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St. John’s seniors say they ‘grew up’ against Minnesota, but have they?

D'Angelo Harrison, Andre Hollins

D’Angelo Harrison (AP Photo)


D'Angelo Harrison, Andre Hollins

D’Angelo Harrison (AP Photo)


NEW YORK -- For 20 minutes on Wednesday night, we got a glimpse of just how good this St. John’s team can be.

For 20 minutes, the talent and athleticism on Steve Lavin’s roster overwhelmed Minnesota, spurring the Johnnies to a 70-61 win in the semifinals of the Preseason NIT at Madison Square Garden.

For 20 minutes, D’Angelo Harrison was hitting clutch shots, and Sir’Dominic Pointer was making energy plays all over the floor, and Chris Obekpa was turning the paint into an area that Minnesota was scared to enter.

And once those 20 minutes were finished, Harrison and Pointer were open and emphatic about the fact that they “grew up”, as Harrison put it, during halftime. That the Tale Of Two Halves was the Johnnies, during the break in the action, found the maturity and intensity needed to beat an undermanned Minnesota team.

“We played like little kids in the first half,” Pointer said.

They’re right. They did play timid in the first half, and that did change during the second half, but the jury is still out on whether or not this group has actually “grown up”.

Because if St. John’s is only going to show up for a half at a time, they’re going to be in trouble.

This program has the pieces to be an NCAA tournament team. They have the talent to finish in the top three in a Big East that has greatly exceeded expectations through the season’s first two weeks. Obekpa is the nation’s best shot-blocker, a 6-foot-9 athlete whose arms are as long as his shorts are short. Not only did he block three shots on Wednesday night, but he changed at least four times that many. With every touch that a Minnesota big man got in the post, he was cognizant of where Obekpa was. Every driver that got all the way to the rim had to try and finish knowing that Obekpa was lurking somewhere, waiting to pin his shot up against the backboard.

Having a presence like that around the basket means that the Johnnies can get out and pressure in the half court. They can gamble for steals and try to create turnovers because they know that anyone that gets by them will have to deal with the big fella. And when you have a team with as many athletes as St. John’s has playing in front of that presence, it creates a situation where you can force 20 turnovers and gather 16 steals in one game.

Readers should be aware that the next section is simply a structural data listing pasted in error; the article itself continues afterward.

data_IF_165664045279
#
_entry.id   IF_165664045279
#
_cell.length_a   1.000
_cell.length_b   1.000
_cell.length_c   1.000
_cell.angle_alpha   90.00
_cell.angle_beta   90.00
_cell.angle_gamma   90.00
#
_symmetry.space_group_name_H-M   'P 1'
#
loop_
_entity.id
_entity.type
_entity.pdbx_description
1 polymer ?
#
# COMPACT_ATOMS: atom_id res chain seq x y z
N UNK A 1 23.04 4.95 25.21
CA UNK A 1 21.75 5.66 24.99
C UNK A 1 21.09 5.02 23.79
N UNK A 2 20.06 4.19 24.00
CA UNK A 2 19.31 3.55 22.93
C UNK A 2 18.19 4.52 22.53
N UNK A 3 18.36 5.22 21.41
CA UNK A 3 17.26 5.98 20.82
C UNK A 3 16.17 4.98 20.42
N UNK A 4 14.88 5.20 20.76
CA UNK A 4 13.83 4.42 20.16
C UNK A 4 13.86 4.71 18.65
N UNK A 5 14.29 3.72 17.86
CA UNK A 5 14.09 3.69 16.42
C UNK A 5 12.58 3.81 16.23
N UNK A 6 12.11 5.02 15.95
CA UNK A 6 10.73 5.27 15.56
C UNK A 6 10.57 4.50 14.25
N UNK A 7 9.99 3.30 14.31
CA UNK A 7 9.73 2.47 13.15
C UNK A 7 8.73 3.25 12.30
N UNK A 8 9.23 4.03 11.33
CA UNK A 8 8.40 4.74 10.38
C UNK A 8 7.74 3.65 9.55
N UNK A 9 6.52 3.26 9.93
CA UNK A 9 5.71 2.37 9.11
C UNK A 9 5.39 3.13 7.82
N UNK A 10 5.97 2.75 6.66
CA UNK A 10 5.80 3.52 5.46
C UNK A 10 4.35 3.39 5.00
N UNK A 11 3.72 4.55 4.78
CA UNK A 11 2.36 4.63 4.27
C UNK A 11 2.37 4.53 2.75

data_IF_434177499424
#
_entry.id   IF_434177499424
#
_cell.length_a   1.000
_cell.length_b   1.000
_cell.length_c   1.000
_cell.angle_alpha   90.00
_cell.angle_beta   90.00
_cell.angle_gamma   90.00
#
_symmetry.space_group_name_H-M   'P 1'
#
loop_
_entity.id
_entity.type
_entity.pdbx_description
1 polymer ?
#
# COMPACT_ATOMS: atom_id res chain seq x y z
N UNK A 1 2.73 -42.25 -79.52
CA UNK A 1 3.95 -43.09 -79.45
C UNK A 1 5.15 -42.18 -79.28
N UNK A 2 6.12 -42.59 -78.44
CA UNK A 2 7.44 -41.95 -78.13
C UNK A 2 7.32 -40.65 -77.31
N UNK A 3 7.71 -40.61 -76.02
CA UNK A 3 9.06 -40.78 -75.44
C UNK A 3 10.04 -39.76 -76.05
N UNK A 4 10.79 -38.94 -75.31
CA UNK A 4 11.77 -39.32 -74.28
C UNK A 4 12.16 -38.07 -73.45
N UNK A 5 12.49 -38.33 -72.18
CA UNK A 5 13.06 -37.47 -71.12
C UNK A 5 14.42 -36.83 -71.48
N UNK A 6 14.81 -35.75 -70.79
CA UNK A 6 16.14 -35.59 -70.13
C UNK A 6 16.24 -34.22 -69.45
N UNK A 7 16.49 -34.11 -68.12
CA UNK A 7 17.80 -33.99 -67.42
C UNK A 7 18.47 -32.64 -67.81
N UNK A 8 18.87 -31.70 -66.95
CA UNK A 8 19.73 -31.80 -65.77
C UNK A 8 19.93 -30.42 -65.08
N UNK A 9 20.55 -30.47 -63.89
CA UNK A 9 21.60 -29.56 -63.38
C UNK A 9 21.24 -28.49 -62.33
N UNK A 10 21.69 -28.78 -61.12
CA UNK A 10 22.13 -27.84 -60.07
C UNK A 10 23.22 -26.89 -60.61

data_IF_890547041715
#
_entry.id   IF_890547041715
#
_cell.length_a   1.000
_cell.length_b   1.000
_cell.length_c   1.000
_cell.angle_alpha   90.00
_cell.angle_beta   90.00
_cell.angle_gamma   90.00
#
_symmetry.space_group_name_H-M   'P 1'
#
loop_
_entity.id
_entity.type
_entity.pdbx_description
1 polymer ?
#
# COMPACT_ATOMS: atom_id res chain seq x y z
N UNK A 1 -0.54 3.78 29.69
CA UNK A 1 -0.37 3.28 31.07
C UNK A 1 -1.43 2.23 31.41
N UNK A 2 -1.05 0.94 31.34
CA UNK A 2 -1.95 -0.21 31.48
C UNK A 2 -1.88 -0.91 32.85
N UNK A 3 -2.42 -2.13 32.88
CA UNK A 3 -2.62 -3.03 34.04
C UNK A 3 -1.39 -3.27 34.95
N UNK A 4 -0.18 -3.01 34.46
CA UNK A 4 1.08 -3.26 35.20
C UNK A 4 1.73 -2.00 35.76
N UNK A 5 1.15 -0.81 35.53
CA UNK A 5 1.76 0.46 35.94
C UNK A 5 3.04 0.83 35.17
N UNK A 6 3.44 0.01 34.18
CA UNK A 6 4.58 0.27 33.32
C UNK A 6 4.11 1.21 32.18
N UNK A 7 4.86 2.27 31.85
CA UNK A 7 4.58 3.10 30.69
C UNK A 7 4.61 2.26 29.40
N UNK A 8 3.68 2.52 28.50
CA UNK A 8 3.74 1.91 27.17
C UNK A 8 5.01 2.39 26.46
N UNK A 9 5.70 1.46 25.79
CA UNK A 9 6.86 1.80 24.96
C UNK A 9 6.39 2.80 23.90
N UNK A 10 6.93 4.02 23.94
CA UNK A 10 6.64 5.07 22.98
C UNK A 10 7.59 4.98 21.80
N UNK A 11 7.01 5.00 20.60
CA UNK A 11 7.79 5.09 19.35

For that defense to be effective, all the Johnnies have to do is play hard, and you’d be hard-pressed to find a team that plays harder than them when they want to

“That’s who we have to be if we’re going to have to have a special season,” Lavin said.

“We did it on the defensive end,” Harrison added. “We’re a defensive team.”

But, as the first half indicated, that’s not always the team that shows up.

There is not a program in the country that consistently makes head-scratching plays more than the Johnnies. You never quite know what is going to happen when Rysheed Jordan or Harrison has the ball in their hands, and, sometimes, that is a good thing. They’re talented kids that can make things happen in the open floor. But when Jordan starts trying to prove that he’s a future lottery pick -- he’s not -- and Harrison starts chucking up quick, contested shots, things can go south in a hurry.

And therein lies the biggest issue for St. John’s. Their two most talented players are also their two most unreliable, and that’s never a good combination.

This sounds like I’m being overly negative about a team that just put on an impressive second half performance in a huge win for their season’s end goal. That’s not my intention, because I’m actually bullish on this group after seeing them play and hearing them talk.

Let me explain.

This is an important season for Harrison and Pointer. They were part of Lavin’s massive, nine-man 2011 recruiting class, the one that he brought in to replace the guys that left after their trip to the 2011 NCAA tournament. That group has never reached the Big Dance, and this year is the last chance for the guys that are leftover -- Harrison, Pointer, Phil Greene IV.

Their legacy is on the line here, and that’s only half of the battle.

It’s hard not to think that Lavin’s job is on the line this season as well. He’s been in Queens for five seasons now, making just one NCAA tournament. That was in his first season, the year that he was beating cancer and Mike Dunlap was coaching the senior class that Norm Roberts left when he was fired. He’s now had a full four-year recruiting cycle, and, with that group, all he has amassed is a pair of trips to the NIT.

That’s only the half of it. St. John’s missed on two of their most important recruits during Lavin’s tenure, losing Isaiah Whitehead to Seton Hall this season and Isaiah Briscoe to Kentucky in the Class of 2015.

What that means is that there is a lot riding on this season, and based on the way that Harrison and Pointer were talking in the press conference, they seem to understand this.

“It’s time for us to grow up,” Pointer said. “We’ve been here for four years and we’ve got a good team this year.”

“This was one of the biggest games of our careers,” Harrison said, doubling down on a point he made earlier in the week when he said, “to come out 2-0 in this tournament would be big for this program in making people take us seriously.”

The Johnnies seem to believe that they have turned a corner this season, that they have grown up and are ready to finally live up to the hype they had when they entered the program more than three years ago.

“We showed it in the second half,” Harrison said, “and when we put together two halves like the second half, we’re going to be tough.”

Only time will tell if we actually see those two halves in the same game.

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